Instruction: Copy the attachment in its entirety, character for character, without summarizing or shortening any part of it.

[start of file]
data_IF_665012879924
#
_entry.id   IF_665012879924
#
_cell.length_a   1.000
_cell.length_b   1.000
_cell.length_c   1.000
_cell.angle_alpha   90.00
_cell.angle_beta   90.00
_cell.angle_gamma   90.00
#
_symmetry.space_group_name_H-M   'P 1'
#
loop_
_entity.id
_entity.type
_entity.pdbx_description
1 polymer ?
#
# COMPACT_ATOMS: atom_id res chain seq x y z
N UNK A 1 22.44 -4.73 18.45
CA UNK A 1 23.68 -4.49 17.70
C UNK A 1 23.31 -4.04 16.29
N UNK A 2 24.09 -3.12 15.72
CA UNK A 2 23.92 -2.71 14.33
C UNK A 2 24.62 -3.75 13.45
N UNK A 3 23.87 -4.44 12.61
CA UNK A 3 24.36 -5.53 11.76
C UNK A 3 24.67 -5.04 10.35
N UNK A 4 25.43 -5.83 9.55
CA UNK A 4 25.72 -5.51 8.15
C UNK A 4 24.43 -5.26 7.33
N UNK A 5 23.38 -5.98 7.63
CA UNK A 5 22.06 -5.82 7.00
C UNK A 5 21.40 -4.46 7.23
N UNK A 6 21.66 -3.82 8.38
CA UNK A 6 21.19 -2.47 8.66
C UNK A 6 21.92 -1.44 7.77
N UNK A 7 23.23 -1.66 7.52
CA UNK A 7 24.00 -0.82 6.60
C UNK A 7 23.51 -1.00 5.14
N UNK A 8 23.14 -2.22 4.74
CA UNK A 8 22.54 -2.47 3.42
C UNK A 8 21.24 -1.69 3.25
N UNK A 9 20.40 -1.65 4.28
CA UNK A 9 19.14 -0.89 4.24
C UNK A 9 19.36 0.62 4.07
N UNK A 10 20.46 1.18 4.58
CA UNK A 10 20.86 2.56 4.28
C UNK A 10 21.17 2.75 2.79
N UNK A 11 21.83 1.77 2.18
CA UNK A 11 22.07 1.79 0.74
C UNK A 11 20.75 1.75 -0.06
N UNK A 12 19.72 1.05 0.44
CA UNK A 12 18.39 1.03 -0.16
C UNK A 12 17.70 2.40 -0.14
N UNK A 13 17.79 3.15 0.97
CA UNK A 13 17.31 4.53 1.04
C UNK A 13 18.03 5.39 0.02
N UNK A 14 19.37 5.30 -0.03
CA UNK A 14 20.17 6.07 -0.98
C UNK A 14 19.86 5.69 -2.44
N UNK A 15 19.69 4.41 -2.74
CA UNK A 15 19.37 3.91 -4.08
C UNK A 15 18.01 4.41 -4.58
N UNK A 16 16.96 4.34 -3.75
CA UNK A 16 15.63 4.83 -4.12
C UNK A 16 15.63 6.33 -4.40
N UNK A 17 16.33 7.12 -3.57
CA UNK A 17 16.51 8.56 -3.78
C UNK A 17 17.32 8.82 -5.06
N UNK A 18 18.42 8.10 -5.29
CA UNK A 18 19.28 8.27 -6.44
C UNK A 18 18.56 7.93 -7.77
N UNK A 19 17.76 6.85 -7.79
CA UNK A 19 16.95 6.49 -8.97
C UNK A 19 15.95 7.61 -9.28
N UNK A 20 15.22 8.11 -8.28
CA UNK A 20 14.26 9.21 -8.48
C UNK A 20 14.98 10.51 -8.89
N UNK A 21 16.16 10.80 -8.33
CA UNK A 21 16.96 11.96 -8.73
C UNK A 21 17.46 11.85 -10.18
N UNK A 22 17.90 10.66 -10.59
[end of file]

data_IF_665012879924
#
_entry.id   IF_665012879924
#
_cell.length_a   1.000
_cell.length_b   1.000
_cell.length_c   1.000
_cell.angle_alpha   90.00
_cell.angle_beta   90.00
_cell.angle_gamma   90.00
#
_symmetry.space_group_name_H-M   'P 1'
#
loop_
_entity.id
_entity.type
_entity.pdbx_description
1 polymer ?
#
# COMPACT_ATOMS: atom_id res chain seq x y z
N UNK A 1 22.44 -4.73 18.45
CA UNK A 1 23.68 -4.49 17.70
C UNK A 1 23.31 -4.04 16.29
N UNK A 2 24.09 -3.12 15.72
CA UNK A 2 23.92 -2.71 14.33
C UNK A 2 24.62 -3.75 13.45
N UNK A 3 23.87 -4.44 12.61
CA UNK A 3 24.36 -5.53 11.76
C UNK A 3 24.67 -5.04 10.35
N UNK A 4 25.43 -5.83 9.55
CA UNK A 4 25.72 -5.51 8.15
C UNK A 4 24.43 -5.26 7.33
N UNK A 5 23.38 -5.98 7.63
CA UNK A 5 22.06 -5.82 7.00
C UNK A 5 21.40 -4.46 7.23
N UNK A 6 21.66 -3.82 8.38
CA UNK A 6 21.19 -2.47 8.66
C UNK A 6 21.92 -1.44 7.77
N UNK A 7 23.23 -1.66 7.52
CA UNK A 7 24.00 -0.82 6.60
C UNK A 7 23.51 -1.00 5.14
N UNK A 8 23.14 -2.22 4.74
CA UNK A 8 22.54 -2.47 3.42
C UNK A 8 21.24 -1.69 3.25
N UNK A 9 20.40 -1.65 4.28
CA UNK A 9 19.14 -0.89 4.24
C UNK A 9 19.36 0.62 4.07
N UNK A 10 20.46 1.18 4.58
CA UNK A 10 20.86 2.56 4.28
C UNK A 10 21.17 2.75 2.79
N UNK A 11 21.83 1.77 2.18
CA UNK A 11 22.07 1.79 0.74
C UNK A 11 20.75 1.75 -0.06
N UNK A 12 19.72 1.05 0.44
CA UNK A 12 18.39 1.03 -0.16
C UNK A 12 17.70 2.40 -0.14
N UNK A 13 17.79 3.15 0.97
CA UNK A 13 17.31 4.53 1.04
C UNK A 13 18.03 5.39 0.02
N UNK A 14 19.37 5.30 -0.03
CA UNK A 14 20.17 6.07 -0.98
C UNK A 14 19.86 5.69 -2.44
N UNK A 15 19.69 4.41 -2.74
CA UNK A 15 19.37 3.91 -4.08
C UNK A 15 18.01 4.41 -4.58
N UNK A 16 16.96 4.34 -3.75
CA UNK A 16 15.63 4.83 -4.12
C UNK A 16 15.63 6.33 -4.40
N UNK A 17 16.33 7.12 -3.57
CA UNK A 17 16.51 8.56 -3.78
C UNK A 17 17.32 8.82 -5.06
N UNK A 18 18.42 8.10 -5.29
CA UNK A 18 19.28 8.27 -6.44
C UNK A 18 18.56 7.93 -7.77
N UNK A 19 17.76 6.85 -7.79
CA UNK A 19 16.95 6.49 -8.97
C UNK A 19 15.95 7.61 -9.28
N UNK A 20 15.22 8.11 -8.28
CA UNK A 20 14.26 9.21 -8.48
C UNK A 20 14.98 10.51 -8.89
N UNK A 21 16.16 10.80 -8.33
CA UNK A 21 16.96 11.96 -8.73
C UNK A 21 17.46 11.85 -10.18
N UNK A 22 17.90 10.66 -10.59